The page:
When I first learned how to write and had to practice spelling and grammar, I was encouraged to do so in the form of fiction. In first grade, I wrote four sentence stories. In third grade, when we were learning how to type, they became four page stories, and I enjoyed how quickly I could crank out these little short stories. Unfortunately, that was only at school. The family computer was shared, and my writing was private, so I only used it for video games. It’s normal for an eight year old girl to play DOOM, right?
Anyway, few summers later, I decided to try and write out a story. I managed a few pages before I realized that handwriting was not for me, which meant I had to wait until I had a computer of my own. This happened in high school. I was lucky enough to attend the same high school my mom went to, which Melinda Gates also attended. Since her life had been enriched by technology, she shared that with the girls at Ursuline Academy in the form of laptops for incoming freshman. I may or may not have had a SNES emulator on mine, too.
This led me on a path of churning out gradually longer stories throughout high school. As I learned to craft the world I saw in my head on paper, I created novels. I was too shy to show them to anyone besides a few close friends. After all, they were silly stories about love and high school. I wanted to take creative writing senior year, but the more practical side of me had me take computer programming. When college came, I needed a major. My parents couldn’t really afford college, so, when the engineering school offered me a nice scholarship, I picked computer science and never looked back. However, I didn’t give up my writing. I hid in the library between classes, feverishly typing. I read as much as I could to learn about capturing emotions and generating the love I felt for my characters in my readers.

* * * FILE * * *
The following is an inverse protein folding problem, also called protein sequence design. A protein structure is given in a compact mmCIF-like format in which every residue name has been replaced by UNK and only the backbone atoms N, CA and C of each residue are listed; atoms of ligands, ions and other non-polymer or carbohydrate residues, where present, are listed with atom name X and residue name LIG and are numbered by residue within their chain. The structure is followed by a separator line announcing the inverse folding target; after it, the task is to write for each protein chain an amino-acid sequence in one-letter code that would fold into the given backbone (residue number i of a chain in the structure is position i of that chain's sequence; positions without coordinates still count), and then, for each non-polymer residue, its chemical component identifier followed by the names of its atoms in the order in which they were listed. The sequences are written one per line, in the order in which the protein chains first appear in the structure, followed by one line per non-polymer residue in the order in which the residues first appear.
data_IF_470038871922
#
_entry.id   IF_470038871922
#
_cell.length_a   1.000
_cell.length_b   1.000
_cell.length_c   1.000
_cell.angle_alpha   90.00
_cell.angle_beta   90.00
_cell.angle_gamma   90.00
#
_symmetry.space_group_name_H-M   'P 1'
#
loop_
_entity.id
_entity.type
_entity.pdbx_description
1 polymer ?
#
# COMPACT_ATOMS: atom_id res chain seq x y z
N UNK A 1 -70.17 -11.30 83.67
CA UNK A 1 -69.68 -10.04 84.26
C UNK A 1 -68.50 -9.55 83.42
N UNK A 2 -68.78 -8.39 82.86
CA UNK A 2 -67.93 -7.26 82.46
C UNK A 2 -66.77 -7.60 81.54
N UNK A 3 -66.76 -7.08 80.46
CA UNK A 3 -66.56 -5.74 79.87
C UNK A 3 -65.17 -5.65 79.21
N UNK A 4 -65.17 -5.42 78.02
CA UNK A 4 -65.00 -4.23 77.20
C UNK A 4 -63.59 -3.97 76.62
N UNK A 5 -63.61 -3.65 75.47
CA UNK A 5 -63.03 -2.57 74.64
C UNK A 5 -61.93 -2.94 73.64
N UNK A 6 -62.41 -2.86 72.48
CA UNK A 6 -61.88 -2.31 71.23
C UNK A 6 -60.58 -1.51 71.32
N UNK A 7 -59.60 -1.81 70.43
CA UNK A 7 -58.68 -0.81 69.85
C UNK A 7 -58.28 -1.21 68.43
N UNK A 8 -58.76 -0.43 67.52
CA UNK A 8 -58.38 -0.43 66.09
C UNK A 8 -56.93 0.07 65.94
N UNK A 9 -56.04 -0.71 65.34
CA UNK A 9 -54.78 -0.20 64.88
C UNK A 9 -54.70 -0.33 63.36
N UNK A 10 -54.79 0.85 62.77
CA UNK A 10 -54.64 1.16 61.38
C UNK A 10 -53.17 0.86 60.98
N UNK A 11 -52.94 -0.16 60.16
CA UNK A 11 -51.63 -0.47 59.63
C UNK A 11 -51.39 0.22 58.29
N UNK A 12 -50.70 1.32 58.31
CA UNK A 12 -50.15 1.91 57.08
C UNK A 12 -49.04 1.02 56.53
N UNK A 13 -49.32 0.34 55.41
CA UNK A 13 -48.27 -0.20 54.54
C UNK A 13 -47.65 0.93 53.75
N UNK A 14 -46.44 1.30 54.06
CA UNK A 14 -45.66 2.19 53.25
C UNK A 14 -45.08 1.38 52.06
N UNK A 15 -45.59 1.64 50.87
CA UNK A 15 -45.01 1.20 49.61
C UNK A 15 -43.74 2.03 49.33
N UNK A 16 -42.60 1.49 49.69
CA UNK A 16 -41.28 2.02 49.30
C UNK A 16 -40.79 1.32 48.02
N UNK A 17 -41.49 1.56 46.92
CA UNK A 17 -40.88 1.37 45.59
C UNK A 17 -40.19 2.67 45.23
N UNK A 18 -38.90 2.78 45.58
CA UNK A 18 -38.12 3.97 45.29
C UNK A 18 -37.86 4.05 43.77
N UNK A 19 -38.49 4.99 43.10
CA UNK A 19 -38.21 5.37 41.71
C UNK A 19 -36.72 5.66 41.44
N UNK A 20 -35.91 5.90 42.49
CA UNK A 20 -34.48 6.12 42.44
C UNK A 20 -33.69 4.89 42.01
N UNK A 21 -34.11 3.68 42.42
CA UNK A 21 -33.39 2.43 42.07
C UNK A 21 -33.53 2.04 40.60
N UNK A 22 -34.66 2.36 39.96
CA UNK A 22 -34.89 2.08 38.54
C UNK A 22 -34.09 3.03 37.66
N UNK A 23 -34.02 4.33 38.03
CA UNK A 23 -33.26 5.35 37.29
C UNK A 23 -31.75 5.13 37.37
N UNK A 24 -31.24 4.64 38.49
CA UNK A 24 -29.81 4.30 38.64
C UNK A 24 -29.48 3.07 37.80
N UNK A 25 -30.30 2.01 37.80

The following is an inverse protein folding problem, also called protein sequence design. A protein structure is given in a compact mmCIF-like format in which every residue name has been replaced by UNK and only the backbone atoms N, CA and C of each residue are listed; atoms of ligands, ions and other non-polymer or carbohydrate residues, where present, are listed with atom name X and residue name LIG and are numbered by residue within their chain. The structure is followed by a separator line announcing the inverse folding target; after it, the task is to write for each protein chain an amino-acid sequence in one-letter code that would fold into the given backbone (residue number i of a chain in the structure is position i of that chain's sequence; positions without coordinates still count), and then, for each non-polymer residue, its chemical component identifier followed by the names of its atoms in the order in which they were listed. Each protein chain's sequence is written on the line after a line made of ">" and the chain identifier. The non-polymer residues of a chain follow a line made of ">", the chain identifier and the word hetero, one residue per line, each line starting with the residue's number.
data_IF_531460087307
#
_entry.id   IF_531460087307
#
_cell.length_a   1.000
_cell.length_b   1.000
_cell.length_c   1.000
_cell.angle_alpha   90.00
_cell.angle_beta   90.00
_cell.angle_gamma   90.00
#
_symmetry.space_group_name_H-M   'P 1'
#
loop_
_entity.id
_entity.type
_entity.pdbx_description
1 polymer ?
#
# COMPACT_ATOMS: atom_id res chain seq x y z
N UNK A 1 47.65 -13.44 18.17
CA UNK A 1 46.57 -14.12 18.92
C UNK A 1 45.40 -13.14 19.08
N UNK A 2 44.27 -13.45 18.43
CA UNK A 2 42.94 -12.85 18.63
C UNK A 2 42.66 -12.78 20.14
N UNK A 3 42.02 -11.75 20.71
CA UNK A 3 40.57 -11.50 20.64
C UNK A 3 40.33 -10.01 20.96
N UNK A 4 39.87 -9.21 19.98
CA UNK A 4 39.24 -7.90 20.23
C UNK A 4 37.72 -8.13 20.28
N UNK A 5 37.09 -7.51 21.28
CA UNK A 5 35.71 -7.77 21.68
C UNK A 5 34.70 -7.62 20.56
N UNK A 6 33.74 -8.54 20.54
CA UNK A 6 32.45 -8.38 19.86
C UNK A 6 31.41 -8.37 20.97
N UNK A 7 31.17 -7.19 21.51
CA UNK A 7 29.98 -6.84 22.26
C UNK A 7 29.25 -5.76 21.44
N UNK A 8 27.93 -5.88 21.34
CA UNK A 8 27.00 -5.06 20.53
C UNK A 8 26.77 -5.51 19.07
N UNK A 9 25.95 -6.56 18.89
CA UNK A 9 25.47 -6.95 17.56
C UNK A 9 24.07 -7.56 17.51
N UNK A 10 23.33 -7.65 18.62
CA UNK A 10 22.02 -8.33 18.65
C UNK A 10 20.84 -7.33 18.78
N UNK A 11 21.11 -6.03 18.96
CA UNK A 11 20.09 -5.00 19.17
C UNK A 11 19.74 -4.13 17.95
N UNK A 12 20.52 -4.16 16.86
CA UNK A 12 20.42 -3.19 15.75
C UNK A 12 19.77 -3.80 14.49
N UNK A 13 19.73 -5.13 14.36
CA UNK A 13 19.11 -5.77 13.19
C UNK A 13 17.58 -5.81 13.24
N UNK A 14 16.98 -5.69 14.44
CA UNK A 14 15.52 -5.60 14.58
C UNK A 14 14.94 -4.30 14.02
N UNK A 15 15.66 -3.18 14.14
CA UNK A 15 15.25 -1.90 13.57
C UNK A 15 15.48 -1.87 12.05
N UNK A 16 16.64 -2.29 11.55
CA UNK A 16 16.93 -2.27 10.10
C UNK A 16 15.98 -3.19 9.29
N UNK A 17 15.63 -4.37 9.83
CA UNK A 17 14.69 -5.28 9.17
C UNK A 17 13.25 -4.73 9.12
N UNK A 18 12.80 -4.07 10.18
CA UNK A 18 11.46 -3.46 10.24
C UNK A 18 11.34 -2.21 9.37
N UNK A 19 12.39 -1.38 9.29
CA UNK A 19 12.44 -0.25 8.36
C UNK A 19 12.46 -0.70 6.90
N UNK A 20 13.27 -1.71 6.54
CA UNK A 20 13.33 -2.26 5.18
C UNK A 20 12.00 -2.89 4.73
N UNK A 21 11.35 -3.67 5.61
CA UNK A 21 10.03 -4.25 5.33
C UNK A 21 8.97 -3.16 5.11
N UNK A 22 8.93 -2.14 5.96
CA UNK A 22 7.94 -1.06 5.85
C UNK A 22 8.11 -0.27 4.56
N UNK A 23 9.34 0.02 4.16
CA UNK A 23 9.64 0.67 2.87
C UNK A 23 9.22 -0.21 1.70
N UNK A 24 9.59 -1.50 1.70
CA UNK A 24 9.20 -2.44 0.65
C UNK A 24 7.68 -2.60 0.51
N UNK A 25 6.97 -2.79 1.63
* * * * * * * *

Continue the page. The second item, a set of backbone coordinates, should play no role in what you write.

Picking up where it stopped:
Of course, no one actually read my novels. I didn’t believe that I was good enough. While my writing matured, I started to wonder how people were published. I looked into a few times, realizing it was going to take more work than writing the novels had. Unfortunately, I knew no one in the business. Everyone I knew was a programmer. So, my hobby stayed my hobby.
Then I turned twenty-nine. As thirty rapidly approached, I began to panic. I expected that somehow through magic only found in Disney movies, I would meet someone who would publish my books and turn them into blockbuster movies. Crazy, yes, but there’s no point in dreaming small. I’d been writing for almost fifteen years and had nothing to show for it. So, I checked out self-publishing. I reviewed the novels I’d written and selected one about Steampunk (it’s so hot right now) and had people edit. This took about a year, along with creating a cover and copyrighting.
And I found myself frozen. I stalled. I delayed. All I had to do was hit the button, but I couldn’t do it. What if no one read it? Worse, what if they read it and hated it? What if it was all a waste? My decades of writing a pointless hobby? The negativity surrounded me, and I dragged my feet. I would publish over Thanksgiving break. Then Christmas break. Then I had enough. I was either going to do this now or never.
So, I did it. I self-published a novel I wrote some three years ago. It was terrifying and exciting. I have no idea if it’s going to lead anywhere, but at least I’ve tried. I put my work out there. I still have work to do. I need to spread the word and get publicity around it somehow. Drum up interest. Regardless, I’m proud of myself. I’ve taken a solid step towards my dreams.